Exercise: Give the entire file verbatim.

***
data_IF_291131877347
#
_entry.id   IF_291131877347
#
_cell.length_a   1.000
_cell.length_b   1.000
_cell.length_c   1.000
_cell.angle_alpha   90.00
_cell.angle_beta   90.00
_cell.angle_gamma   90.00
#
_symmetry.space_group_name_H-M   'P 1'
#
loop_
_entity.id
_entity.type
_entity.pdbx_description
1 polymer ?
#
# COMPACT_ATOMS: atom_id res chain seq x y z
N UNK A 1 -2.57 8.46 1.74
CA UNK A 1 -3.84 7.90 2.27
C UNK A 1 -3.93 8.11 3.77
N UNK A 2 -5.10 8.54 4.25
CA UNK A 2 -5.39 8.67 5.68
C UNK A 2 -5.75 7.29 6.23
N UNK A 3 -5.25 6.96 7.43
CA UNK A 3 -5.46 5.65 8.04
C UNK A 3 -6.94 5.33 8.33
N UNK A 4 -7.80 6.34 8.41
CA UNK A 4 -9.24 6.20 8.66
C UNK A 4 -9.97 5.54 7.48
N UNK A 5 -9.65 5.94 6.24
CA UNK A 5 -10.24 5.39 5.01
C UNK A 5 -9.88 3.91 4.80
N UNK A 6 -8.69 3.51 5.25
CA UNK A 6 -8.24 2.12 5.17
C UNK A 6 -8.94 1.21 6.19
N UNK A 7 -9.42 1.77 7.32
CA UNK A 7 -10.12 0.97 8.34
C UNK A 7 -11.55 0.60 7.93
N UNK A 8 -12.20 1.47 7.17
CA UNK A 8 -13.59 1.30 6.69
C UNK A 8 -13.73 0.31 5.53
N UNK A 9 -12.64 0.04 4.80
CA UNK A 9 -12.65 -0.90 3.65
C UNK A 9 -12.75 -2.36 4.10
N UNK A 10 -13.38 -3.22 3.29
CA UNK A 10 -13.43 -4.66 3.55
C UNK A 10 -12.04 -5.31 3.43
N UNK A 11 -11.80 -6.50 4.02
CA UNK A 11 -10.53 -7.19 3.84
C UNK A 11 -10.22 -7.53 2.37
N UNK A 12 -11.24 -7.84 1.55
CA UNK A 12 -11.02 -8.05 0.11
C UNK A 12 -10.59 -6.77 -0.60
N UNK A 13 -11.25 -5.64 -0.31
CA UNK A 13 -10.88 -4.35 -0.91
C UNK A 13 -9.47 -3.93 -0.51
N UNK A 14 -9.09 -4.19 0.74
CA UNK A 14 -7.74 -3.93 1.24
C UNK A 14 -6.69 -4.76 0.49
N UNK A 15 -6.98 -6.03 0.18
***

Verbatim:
data_IF_291131877347
#
_entry.id   IF_291131877347
#
_cell.length_a   1.000
_cell.length_b   1.000
_cell.length_c   1.000
_cell.angle_alpha   90.00
_cell.angle_beta   90.00
_cell.angle_gamma   90.00
#
_symmetry.space_group_name_H-M   'P 1'
#
loop_
_entity.id
_entity.type
_entity.pdbx_description
1 polymer ?
#
# COMPACT_ATOMS: atom_id res chain seq x y z
N UNK A 1 -2.57 8.46 1.74
CA UNK A 1 -3.84 7.90 2.27
C UNK A 1 -3.93 8.11 3.77
N UNK A 2 -5.10 8.54 4.25
CA UNK A 2 -5.39 8.67 5.68
C UNK A 2 -5.75 7.29 6.23
N UNK A 3 -5.25 6.96 7.43
CA UNK A 3 -5.46 5.65 8.04
C UNK A 3 -6.94 5.33 8.33
N UNK A 4 -7.80 6.34 8.41
CA UNK A 4 -9.24 6.20 8.66
C UNK A 4 -9.97 5.54 7.48
N UNK A 5 -9.65 5.94 6.24
CA UNK A 5 -10.24 5.39 5.01
C UNK A 5 -9.88 3.91 4.80
N UNK A 6 -8.69 3.51 5.25
CA UNK A 6 -8.24 2.12 5.17
C UNK A 6 -8.94 1.21 6.19
N UNK A 7 -9.42 1.77 7.32
CA UNK A 7 -10.12 0.97 8.34
C UNK A 7 -11.55 0.60 7.93
N UNK A 8 -12.20 1.47 7.17
CA UNK A 8 -13.59 1.30 6.69
C UNK A 8 -13.73 0.31 5.53
N UNK A 9 -12.64 0.04 4.80
CA UNK A 9 -12.65 -0.90 3.65
C UNK A 9 -12.75 -2.36 4.10
N UNK A 10 -13.38 -3.22 3.29
CA UNK A 10 -13.43 -4.66 3.55
C UNK A 10 -12.04 -5.31 3.43
N UNK A 11 -11.80 -6.50 4.02
CA UNK A 11 -10.53 -7.19 3.84
C UNK A 11 -10.22 -7.53 2.37
N UNK A 12 -11.24 -7.84 1.55
CA UNK A 12 -11.02 -8.05 0.11
C UNK A 12 -10.59 -6.77 -0.60
N UNK A 13 -11.25 -5.64 -0.31
CA UNK A 13 -10.88 -4.35 -0.91
C UNK A 13 -9.47 -3.93 -0.51
N UNK A 14 -9.09 -4.19 0.74
CA UNK A 14 -7.74 -3.93 1.24
C UNK A 14 -6.69 -4.76 0.49
N UNK A 15 -6.98 -6.03 0.18